• It could be as simple as keeping an open mind when engaging in conversation with someone who thinks differently to you. Or even actively seeking out conversations with people who think differently to you.

Being a lifelong learner ensures you’re constantly growing and developing as a person and is a big happiness booster too.

6. Reading

While reading is a way for you to commit to being a lifelong learner, learning is not the only benefit of reading.

Research has shown that reading:

  • Increases empathy which makes you a better person
  • Improves memory
  • Helps your brain remain elastic and active
  • Decreases mental decline 
  • Is an excellent stress reliever. 

Reading can also make you richer, apparently. Warren Buffet, one of the world’s most successful investors, has been cited as spending up to 80% of his day reading.

Very few of us have the means to dedicate 80% of our days to reading. But 20 minutes each night with our noses in a book before we put our heads down to sleep, or 10 minutes each morning over a cup of coffee is an easy way to form a reading habit that will deliver lifelong benefits.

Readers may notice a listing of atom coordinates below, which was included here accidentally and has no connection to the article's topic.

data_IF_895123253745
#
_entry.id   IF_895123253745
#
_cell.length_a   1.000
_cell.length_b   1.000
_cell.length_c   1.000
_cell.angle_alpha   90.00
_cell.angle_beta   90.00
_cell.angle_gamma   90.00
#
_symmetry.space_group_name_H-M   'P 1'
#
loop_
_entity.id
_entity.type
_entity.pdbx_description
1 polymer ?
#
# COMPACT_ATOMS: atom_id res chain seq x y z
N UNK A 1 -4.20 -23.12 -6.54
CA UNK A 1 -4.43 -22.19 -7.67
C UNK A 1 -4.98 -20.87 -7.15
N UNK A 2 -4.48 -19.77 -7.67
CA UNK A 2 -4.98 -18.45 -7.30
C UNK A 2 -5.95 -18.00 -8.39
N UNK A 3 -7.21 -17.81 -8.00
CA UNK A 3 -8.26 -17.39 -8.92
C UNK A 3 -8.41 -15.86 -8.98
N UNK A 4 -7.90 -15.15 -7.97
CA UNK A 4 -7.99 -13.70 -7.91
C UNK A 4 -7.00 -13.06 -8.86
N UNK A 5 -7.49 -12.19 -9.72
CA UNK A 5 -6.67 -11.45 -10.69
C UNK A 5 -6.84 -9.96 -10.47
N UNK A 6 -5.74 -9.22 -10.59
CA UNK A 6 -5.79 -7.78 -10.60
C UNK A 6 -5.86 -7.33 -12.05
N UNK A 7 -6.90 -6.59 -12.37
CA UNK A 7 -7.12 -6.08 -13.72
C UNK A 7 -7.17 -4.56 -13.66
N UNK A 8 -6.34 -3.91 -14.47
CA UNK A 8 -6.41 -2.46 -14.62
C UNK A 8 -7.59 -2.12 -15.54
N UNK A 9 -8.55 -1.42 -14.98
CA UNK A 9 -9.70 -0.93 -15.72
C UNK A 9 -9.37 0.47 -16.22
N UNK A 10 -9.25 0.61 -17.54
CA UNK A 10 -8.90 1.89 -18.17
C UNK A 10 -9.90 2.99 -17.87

7. Give yourself permission

It’s really hard to put a value on things like ‘headspace’, ‘less stress’ and ‘being a better person’. It’s also hard to justify spending money and time on yourself as there will always be people in your life who feel that time and money could be spent on other things. (Usually, things that are important to them, but not important to you.)

You don’t want to be selfish and ill-considered about investing in yourself. But you don’t want to be overly selfless either. 

I wish I could give you a formula for getting the balance just right. But unfortunately, no such formula exists. 

It’s probably safe to say, however, that most people err way on the side of caution when it comes to investing in themselves. And that’s a shame because, as mentioned at the top of this piece, an investment in yourself often delivers benefits to those around you too. 

So, start small, start somewhere, and have fun experimenting with where investing in yourself can take you.